FEATURED ARTICLES ABOUT AMERICAN FEDERATION OF TELEVISION AND RADIO ARTISTS - PAGE 4
October 10, 2000 |
Representatives of actors and advertisers confirmed Monday that they will meet again next week in New York to try to jump-start contract negotiations that broke down late last month. Meetings are set to start Oct. 19, with both sides promising that they will remain at the bargaining table if progress is made.
April 15, 1989 |
While acknowledging that "people of color" remain severely underrepresented in television roles, representatives from the three networks predict a brighter future for minority actors, possibly because of NBC's newest daytime drama, "Generations." "Because of ("Generations," which includes a core black family) you're going to see blacks in dramatic roles. . . . The network is brave enough now," said Judi Ann Mason, an associate head writer for the soap, during a Thursday session of the Screen Actors Guild/American Federation of Television and Radio Artists Ethnic Employment Opportunities Committee Conference in Universal City.
February 9, 2004 |
Actors and studios are considering extending their labor agreement for one year to avoid a potential work slowdown, the two sides said Sunday. Discussions between the Alliance of Motion Picture and Television Producers and Hollywood's two actor unions, the Screen Actors Guild and the American Federation of Television and Radio Artists, started Tuesday and recessed Friday. They are expected to resume in the next few days.
February 4, 2008 |
The American Federation of Television and Radio Artists has made good on its threat to break ranks with its more powerful sister union, the Screen Actors Guild. AFTRA's board of directors voted Saturday to separately negotiate its upcoming prime-time television contract with the major studios -- without SAG at the bargaining table. The decision effectively ends a 27-year partnership between the two unions under which they had jointly negotiated film and prime-time TV contracts.
April 27, 1990 |
A group of local TV journalists who refused to pay increased union dues won an 11th-hour reprieve Thursday from a threat by the American Federation of Television and Radio Artists (AFTRA) to strip them of their jobs unless they came up with the full amount by Tuesday. The local chapter of AFTRA had said it would ask NBC to fire the dissident Los Angeles reporters "pursuant to the union security clause in the collective bargaining agreement with NBC" unless they paid up.
August 8, 2001 |
The National Labor Relations Board is investigating a complaint brought against CBS Broadcasting Inc. by the local chapter of the American Federation of Television and Radio Artists, which contends that the company has not been forthcoming in detailing its affirmative action and promotion policies for minorities, women and the disabled. The board has scheduled a Nov.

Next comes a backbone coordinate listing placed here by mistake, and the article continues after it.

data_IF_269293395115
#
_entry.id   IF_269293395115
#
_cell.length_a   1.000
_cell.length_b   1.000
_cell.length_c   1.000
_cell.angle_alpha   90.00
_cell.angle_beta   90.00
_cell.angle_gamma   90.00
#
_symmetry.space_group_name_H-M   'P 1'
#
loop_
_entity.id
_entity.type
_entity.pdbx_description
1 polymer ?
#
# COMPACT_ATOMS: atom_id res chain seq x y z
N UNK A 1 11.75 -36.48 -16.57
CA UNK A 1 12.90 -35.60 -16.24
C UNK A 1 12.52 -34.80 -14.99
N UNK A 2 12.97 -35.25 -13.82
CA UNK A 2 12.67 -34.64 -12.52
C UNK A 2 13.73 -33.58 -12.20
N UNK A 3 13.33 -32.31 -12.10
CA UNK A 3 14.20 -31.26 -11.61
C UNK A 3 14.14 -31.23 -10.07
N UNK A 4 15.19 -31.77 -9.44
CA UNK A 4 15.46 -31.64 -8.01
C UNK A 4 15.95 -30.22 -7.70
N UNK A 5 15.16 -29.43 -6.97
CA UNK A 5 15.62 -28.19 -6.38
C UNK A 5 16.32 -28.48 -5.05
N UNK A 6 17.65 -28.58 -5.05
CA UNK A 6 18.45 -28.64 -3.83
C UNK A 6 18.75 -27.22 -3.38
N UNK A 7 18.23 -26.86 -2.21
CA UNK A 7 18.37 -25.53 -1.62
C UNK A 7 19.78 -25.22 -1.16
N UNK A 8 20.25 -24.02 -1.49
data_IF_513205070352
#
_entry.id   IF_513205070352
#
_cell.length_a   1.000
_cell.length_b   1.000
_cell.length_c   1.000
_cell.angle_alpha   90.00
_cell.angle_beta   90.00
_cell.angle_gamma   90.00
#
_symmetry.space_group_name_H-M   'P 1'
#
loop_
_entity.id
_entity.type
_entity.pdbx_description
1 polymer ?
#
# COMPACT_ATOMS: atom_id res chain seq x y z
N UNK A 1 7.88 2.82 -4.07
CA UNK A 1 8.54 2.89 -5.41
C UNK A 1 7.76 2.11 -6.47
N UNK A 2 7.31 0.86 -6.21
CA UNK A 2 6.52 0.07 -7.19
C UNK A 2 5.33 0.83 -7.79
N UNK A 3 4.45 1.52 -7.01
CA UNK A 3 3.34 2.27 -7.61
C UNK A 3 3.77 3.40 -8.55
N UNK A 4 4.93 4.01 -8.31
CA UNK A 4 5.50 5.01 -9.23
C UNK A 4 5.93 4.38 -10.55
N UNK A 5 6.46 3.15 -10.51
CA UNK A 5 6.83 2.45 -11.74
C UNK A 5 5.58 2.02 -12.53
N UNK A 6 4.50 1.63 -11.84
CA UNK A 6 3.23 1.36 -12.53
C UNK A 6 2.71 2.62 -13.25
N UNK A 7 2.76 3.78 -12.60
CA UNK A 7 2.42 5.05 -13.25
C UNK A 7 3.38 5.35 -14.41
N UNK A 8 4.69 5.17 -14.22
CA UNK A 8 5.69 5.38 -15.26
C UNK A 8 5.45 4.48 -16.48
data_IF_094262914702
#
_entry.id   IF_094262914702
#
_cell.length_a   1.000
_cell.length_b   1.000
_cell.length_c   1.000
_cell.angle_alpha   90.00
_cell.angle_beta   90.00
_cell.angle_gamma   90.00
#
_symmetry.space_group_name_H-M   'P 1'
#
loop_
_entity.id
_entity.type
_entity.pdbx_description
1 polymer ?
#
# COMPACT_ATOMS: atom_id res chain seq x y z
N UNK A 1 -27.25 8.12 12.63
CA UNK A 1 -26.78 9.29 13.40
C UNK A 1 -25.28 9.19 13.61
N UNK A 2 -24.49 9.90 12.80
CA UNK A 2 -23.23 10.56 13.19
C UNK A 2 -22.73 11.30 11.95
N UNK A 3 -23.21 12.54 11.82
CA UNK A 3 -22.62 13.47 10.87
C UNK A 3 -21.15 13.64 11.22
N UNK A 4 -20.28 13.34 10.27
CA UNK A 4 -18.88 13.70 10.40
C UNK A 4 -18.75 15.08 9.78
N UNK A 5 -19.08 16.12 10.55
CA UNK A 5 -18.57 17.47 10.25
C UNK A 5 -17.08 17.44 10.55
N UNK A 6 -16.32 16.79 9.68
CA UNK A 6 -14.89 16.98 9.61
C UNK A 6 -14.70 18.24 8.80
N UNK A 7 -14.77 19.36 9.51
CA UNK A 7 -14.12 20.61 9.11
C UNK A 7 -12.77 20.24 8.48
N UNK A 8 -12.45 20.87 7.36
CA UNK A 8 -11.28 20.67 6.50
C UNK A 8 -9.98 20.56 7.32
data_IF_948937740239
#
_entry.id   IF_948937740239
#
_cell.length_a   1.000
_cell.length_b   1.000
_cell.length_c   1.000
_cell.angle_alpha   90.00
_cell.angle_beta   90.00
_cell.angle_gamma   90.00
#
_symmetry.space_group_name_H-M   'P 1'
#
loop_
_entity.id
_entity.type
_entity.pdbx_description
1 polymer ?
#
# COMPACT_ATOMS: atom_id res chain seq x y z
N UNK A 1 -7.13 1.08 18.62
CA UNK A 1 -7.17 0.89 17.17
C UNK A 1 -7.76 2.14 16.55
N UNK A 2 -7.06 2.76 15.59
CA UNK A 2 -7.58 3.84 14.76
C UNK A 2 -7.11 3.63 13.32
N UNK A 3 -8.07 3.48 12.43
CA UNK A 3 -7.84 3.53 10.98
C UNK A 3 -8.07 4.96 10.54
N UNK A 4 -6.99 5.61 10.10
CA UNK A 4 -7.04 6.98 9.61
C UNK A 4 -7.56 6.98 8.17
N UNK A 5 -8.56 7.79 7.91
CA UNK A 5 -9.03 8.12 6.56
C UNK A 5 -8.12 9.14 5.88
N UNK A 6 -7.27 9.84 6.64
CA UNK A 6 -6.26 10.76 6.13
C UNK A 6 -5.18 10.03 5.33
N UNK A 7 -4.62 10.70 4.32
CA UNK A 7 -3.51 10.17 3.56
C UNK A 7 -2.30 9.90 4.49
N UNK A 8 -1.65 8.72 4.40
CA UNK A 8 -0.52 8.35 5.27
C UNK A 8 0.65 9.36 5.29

February 19, 2004 |
Hollywood's two actors unions agreed to extend their contract with producers by one year, staving off the threat of a crippling strike or production slowdown. The deal continues the actors' current three-year TV and film pact, which had been set to expire June 30. It will give the major studios a chance to focus on potentially difficult talks with Hollywood writers, whose contract expires in May.
September 25, 2003 |
Actors and advertisers agreed Wednesday to a tentative three-year contract governing commercials, heading off a rerun of frictions that three years ago led to Hollywood's longest strike. Specifics of the deal won't be unveiled until directors of the Screen Actors Guild and its sister union, the American Federation of Television and Radio Artists, meet next week. Members of the unions must ratify the deal, with a vote likely by late October. The current contract expires Oct. 29.
April 14, 2003 |
A plan to combine Hollywood's two major performers unions entered the final act Sunday when directors of each organization overwhelmingly approved the formation of a 150,000-member umbrella group representing actors, broadcasters and recording artists.
CALIFORNIA | LOCAL
May 16, 2000 |
The union representing airborne radio and TV reporters is seeking new work rules that would allow them to reject airborne assignments without punishment if they are worried about their safety. Reporters, camera technicians and pilots will announce their demands at a news conference today, when they will ask all station owners and aircraft charter companies to adopt new basic standards for coverage.